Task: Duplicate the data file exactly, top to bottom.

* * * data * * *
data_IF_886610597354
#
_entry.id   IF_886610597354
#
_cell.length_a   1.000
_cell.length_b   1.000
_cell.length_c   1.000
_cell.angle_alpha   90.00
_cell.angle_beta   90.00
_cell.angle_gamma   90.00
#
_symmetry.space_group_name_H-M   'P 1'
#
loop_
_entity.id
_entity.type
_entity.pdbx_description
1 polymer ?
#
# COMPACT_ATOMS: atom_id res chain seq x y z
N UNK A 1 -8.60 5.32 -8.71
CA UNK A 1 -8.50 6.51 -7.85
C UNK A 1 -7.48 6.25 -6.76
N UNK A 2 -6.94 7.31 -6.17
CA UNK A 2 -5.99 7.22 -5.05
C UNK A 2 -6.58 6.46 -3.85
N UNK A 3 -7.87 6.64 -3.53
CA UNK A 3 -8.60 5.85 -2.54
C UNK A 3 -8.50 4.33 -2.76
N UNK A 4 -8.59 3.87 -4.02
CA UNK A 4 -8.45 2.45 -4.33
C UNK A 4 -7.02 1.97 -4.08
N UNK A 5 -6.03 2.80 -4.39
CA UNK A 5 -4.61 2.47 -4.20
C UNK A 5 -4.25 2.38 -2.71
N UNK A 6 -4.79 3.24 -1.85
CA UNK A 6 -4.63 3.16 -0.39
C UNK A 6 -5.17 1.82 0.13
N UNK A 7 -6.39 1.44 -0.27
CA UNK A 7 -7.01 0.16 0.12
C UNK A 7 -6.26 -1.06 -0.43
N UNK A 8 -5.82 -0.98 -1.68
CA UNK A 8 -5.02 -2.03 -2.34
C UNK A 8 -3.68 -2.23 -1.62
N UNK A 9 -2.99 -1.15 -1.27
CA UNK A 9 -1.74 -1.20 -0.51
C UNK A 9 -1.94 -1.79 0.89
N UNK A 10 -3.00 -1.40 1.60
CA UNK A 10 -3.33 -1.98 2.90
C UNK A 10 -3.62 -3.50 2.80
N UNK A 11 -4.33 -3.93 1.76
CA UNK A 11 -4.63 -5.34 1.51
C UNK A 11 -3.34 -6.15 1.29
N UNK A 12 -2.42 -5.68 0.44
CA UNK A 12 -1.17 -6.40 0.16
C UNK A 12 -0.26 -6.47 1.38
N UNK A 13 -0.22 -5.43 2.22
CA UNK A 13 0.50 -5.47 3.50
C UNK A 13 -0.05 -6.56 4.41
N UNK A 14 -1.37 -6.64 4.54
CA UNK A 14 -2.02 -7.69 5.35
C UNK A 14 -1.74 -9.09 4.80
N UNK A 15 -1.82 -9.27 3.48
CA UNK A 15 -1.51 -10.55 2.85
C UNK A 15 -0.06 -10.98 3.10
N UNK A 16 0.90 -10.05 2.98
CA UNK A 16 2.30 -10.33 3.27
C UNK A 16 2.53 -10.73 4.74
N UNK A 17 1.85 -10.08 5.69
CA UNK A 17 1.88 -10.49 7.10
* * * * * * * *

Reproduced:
data_IF_886610597354
#
_entry.id   IF_886610597354
#
_cell.length_a   1.000
_cell.length_b   1.000
_cell.length_c   1.000
_cell.angle_alpha   90.00
_cell.angle_beta   90.00
_cell.angle_gamma   90.00
#
_symmetry.space_group_name_H-M   'P 1'
#
loop_
_entity.id
_entity.type
_entity.pdbx_description
1 polymer ?
#
# COMPACT_ATOMS: atom_id res chain seq x y z
N UNK A 1 -8.60 5.32 -8.71
CA UNK A 1 -8.50 6.51 -7.85
C UNK A 1 -7.48 6.25 -6.76
N UNK A 2 -6.94 7.31 -6.17
CA UNK A 2 -5.99 7.22 -5.05
C UNK A 2 -6.58 6.46 -3.85
N UNK A 3 -7.87 6.64 -3.53
CA UNK A 3 -8.60 5.85 -2.54
C UNK A 3 -8.50 4.33 -2.76
N UNK A 4 -8.59 3.87 -4.02
CA UNK A 4 -8.45 2.45 -4.33
C UNK A 4 -7.02 1.97 -4.08
N UNK A 5 -6.03 2.80 -4.39
CA UNK A 5 -4.61 2.47 -4.20
C UNK A 5 -4.25 2.38 -2.71
N UNK A 6 -4.79 3.24 -1.85
CA UNK A 6 -4.63 3.16 -0.39
C UNK A 6 -5.17 1.82 0.13
N UNK A 7 -6.39 1.44 -0.27
CA UNK A 7 -7.01 0.16 0.12
C UNK A 7 -6.26 -1.06 -0.43
N UNK A 8 -5.82 -0.98 -1.68
CA UNK A 8 -5.02 -2.03 -2.34
C UNK A 8 -3.68 -2.23 -1.62
N UNK A 9 -2.99 -1.15 -1.27
CA UNK A 9 -1.74 -1.20 -0.51
C UNK A 9 -1.94 -1.79 0.89
N UNK A 10 -3.00 -1.40 1.60
CA UNK A 10 -3.33 -1.98 2.90
C UNK A 10 -3.62 -3.50 2.80
N UNK A 11 -4.33 -3.93 1.76
CA UNK A 11 -4.63 -5.34 1.51
C UNK A 11 -3.34 -6.15 1.29
N UNK A 12 -2.42 -5.68 0.44
CA UNK A 12 -1.17 -6.40 0.16
C UNK A 12 -0.26 -6.47 1.38
N UNK A 13 -0.22 -5.43 2.22
CA UNK A 13 0.50 -5.47 3.50
C UNK A 13 -0.05 -6.56 4.41
N UNK A 14 -1.37 -6.64 4.54
CA UNK A 14 -2.02 -7.69 5.35
C UNK A 14 -1.74 -9.09 4.80
N UNK A 15 -1.82 -9.27 3.48
CA UNK A 15 -1.51 -10.55 2.85
C UNK A 15 -0.06 -10.98 3.10
N UNK A 16 0.90 -10.05 2.98
CA UNK A 16 2.30 -10.33 3.27
C UNK A 16 2.53 -10.73 4.74
N UNK A 17 1.85 -10.08 5.69
CA UNK A 17 1.88 -10.49 7.10